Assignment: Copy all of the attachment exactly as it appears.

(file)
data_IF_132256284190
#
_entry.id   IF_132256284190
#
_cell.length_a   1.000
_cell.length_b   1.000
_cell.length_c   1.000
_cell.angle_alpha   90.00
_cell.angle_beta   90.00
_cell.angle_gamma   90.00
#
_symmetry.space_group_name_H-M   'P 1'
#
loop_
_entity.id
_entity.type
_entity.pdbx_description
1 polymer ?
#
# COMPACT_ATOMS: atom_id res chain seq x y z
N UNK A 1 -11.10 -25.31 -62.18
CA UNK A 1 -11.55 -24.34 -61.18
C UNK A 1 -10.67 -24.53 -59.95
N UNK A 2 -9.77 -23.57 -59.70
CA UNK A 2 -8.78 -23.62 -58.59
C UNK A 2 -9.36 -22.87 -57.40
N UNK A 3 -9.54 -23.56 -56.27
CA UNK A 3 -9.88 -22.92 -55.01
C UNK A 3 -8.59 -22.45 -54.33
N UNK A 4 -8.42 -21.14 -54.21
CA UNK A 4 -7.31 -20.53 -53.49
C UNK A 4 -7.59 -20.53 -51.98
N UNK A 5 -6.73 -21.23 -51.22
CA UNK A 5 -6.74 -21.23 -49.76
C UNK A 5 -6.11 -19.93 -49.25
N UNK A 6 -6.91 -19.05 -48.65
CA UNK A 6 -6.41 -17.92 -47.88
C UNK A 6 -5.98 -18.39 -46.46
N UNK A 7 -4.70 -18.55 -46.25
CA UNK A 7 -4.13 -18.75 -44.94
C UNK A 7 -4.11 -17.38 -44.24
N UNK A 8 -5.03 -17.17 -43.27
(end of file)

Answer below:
data_IF_132256284190
#
_entry.id   IF_132256284190
#
_cell.length_a   1.000
_cell.length_b   1.000
_cell.length_c   1.000
_cell.angle_alpha   90.00
_cell.angle_beta   90.00
_cell.angle_gamma   90.00
#
_symmetry.space_group_name_H-M   'P 1'
#
loop_
_entity.id
_entity.type
_entity.pdbx_description
1 polymer ?
#
# COMPACT_ATOMS: atom_id res chain seq x y z
N UNK A 1 -11.10 -25.31 -62.18
CA UNK A 1 -11.55 -24.34 -61.18
C UNK A 1 -10.67 -24.53 -59.95
N UNK A 2 -9.77 -23.57 -59.70
CA UNK A 2 -8.78 -23.62 -58.59
C UNK A 2 -9.36 -22.87 -57.40
N UNK A 3 -9.54 -23.56 -56.27
CA UNK A 3 -9.88 -22.92 -55.01
C UNK A 3 -8.59 -22.45 -54.33
N UNK A 4 -8.42 -21.14 -54.21
CA UNK A 4 -7.31 -20.53 -53.49
C UNK A 4 -7.59 -20.53 -51.98
N UNK A 5 -6.73 -21.23 -51.22
CA UNK A 5 -6.74 -21.23 -49.76
C UNK A 5 -6.11 -19.93 -49.25
N UNK A 6 -6.91 -19.05 -48.65
CA UNK A 6 -6.41 -17.92 -47.88
C UNK A 6 -5.98 -18.39 -46.46
N UNK A 7 -4.70 -18.55 -46.25
CA UNK A 7 -4.13 -18.75 -44.94
C UNK A 7 -4.11 -17.38 -44.24
N UNK A 8 -5.03 -17.17 -43.27